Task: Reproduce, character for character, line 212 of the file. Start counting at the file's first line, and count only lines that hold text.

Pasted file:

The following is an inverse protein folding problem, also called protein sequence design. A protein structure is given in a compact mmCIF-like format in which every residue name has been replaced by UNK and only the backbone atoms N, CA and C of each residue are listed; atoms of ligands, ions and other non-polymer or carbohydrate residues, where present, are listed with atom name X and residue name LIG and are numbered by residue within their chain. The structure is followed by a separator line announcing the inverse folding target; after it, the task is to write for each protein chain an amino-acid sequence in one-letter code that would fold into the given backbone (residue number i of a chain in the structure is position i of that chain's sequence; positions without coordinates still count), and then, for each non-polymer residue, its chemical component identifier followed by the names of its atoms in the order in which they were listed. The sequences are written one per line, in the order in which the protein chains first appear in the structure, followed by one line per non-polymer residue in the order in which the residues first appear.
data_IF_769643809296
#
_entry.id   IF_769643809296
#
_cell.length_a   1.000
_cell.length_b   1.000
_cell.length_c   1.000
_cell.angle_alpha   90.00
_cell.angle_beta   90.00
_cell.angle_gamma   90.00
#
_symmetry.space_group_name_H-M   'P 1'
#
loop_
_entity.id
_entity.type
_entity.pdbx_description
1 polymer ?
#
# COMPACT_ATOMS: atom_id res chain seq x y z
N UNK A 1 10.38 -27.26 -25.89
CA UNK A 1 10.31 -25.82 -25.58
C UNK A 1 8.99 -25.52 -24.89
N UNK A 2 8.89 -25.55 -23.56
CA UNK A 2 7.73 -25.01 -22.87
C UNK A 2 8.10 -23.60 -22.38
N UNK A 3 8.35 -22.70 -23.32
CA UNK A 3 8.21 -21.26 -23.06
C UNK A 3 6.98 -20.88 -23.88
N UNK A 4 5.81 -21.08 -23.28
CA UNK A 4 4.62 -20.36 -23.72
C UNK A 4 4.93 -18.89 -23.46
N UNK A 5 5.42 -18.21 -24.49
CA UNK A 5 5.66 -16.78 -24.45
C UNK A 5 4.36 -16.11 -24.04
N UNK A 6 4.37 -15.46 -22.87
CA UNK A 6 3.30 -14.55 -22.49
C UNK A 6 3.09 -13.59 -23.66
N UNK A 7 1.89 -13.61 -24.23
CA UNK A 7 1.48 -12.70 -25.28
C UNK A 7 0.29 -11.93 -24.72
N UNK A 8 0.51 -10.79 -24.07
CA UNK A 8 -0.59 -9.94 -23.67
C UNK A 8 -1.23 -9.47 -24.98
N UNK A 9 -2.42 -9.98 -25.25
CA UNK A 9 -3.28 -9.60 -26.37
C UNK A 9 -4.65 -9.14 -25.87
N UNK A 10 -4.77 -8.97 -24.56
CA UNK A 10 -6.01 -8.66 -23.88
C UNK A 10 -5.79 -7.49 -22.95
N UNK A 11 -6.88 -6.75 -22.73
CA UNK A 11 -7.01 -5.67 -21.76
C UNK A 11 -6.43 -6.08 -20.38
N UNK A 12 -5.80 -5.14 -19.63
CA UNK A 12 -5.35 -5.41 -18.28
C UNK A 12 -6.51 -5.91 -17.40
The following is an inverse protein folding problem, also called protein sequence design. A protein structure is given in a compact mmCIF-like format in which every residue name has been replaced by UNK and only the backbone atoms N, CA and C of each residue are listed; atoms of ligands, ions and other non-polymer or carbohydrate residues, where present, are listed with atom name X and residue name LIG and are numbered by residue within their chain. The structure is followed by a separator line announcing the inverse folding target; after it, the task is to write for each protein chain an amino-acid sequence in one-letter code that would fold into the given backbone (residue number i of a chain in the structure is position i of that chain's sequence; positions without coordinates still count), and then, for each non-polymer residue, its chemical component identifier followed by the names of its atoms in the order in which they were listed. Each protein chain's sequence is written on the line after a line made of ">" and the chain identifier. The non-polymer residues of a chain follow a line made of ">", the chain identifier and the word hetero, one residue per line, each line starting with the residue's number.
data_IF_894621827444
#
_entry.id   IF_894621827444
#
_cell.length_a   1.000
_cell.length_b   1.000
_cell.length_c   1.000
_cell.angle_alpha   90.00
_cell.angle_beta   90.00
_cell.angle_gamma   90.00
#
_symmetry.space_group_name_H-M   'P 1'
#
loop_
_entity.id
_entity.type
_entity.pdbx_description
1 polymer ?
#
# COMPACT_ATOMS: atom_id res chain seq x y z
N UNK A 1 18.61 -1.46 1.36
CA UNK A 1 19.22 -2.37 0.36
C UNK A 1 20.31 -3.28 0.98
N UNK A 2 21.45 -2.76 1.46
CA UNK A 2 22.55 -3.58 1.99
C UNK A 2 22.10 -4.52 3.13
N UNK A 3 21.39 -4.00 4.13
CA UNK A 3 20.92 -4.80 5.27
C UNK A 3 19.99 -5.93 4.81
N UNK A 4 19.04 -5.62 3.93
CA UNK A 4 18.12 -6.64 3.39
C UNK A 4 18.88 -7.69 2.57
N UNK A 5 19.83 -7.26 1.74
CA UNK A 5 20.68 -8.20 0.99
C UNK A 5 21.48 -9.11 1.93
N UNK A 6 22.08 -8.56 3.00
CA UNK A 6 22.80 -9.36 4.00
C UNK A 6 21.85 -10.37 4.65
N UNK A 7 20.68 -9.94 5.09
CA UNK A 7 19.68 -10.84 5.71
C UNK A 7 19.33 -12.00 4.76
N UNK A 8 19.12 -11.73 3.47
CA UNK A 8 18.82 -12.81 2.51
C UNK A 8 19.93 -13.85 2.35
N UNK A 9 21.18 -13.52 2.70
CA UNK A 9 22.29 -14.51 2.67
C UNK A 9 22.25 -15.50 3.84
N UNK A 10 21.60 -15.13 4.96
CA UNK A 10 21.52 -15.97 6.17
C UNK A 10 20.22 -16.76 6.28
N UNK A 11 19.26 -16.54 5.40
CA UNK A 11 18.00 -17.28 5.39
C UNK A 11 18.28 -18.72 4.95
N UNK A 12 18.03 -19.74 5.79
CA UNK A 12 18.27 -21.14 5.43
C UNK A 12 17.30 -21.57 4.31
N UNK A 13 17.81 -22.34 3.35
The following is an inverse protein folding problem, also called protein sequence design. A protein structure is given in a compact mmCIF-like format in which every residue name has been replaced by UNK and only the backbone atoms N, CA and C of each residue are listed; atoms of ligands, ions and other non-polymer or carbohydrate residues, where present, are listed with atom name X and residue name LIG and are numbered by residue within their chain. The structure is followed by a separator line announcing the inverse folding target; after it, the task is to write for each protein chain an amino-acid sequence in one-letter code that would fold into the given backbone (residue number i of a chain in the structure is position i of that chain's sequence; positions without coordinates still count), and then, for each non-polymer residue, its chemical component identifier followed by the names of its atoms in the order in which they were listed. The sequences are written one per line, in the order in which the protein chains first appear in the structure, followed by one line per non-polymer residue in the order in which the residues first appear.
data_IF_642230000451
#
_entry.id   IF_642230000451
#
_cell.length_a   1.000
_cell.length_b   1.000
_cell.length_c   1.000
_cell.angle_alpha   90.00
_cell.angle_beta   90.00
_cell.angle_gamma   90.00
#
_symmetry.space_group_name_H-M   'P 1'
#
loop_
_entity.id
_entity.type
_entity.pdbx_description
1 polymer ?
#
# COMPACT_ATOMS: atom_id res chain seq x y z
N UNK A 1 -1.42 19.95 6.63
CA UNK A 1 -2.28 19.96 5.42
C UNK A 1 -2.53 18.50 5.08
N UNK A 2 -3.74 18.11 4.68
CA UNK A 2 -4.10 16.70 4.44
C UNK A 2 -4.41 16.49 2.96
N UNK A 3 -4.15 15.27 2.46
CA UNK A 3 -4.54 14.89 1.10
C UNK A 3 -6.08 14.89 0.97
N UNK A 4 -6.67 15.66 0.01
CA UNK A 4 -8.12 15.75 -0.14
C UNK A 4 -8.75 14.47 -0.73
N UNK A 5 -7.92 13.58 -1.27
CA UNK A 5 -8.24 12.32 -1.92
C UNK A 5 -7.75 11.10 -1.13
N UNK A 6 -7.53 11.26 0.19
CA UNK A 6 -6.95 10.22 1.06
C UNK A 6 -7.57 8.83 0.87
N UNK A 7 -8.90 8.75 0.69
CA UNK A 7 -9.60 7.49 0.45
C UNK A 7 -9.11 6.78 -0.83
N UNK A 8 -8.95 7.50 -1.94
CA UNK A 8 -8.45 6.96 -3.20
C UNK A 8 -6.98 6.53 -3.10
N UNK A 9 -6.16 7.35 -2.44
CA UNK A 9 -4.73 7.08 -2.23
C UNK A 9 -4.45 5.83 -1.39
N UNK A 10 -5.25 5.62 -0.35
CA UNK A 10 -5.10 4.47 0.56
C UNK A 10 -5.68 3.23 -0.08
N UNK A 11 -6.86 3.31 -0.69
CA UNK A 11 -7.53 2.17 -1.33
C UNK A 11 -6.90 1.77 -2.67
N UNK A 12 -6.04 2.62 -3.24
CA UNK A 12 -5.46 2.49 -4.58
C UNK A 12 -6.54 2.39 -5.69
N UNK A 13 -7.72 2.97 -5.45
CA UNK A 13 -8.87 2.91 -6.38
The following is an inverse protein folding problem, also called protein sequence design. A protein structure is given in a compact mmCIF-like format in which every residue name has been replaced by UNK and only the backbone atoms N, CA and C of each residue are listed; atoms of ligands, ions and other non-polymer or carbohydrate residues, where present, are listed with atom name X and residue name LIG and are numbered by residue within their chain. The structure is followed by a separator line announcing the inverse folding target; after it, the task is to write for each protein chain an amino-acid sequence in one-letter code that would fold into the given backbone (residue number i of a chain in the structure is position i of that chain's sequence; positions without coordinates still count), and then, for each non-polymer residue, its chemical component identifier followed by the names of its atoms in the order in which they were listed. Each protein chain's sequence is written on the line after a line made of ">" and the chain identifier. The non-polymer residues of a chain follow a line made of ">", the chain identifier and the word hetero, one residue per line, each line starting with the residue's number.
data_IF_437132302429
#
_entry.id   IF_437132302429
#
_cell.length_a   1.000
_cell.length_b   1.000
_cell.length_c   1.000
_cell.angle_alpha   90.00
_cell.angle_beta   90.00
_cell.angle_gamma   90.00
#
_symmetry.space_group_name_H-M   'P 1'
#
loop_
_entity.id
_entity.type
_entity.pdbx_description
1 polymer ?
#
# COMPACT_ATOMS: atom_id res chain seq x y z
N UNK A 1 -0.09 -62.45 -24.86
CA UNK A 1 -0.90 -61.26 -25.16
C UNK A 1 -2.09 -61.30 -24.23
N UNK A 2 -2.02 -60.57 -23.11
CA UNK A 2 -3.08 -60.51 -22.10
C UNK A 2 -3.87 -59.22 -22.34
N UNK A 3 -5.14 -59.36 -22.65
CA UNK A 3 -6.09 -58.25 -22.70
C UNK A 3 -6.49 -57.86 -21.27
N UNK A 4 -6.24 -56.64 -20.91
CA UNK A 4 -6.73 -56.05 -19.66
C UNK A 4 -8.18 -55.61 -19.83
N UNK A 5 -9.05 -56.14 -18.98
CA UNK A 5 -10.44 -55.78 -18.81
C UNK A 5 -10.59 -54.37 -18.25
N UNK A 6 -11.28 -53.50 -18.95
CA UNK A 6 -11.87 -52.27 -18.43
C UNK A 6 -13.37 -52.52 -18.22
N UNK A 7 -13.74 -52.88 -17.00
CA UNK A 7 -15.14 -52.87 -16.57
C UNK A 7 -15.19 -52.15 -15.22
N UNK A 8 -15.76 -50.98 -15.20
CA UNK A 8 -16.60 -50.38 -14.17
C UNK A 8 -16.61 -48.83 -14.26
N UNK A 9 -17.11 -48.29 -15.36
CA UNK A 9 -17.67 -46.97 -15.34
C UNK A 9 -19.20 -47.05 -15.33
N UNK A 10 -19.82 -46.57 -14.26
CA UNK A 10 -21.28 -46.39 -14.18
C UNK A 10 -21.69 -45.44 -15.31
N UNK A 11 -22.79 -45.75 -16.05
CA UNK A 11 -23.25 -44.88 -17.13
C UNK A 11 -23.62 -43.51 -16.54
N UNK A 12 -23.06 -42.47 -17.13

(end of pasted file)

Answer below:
CA UNK A 6 -11.87 -52.27 -18.43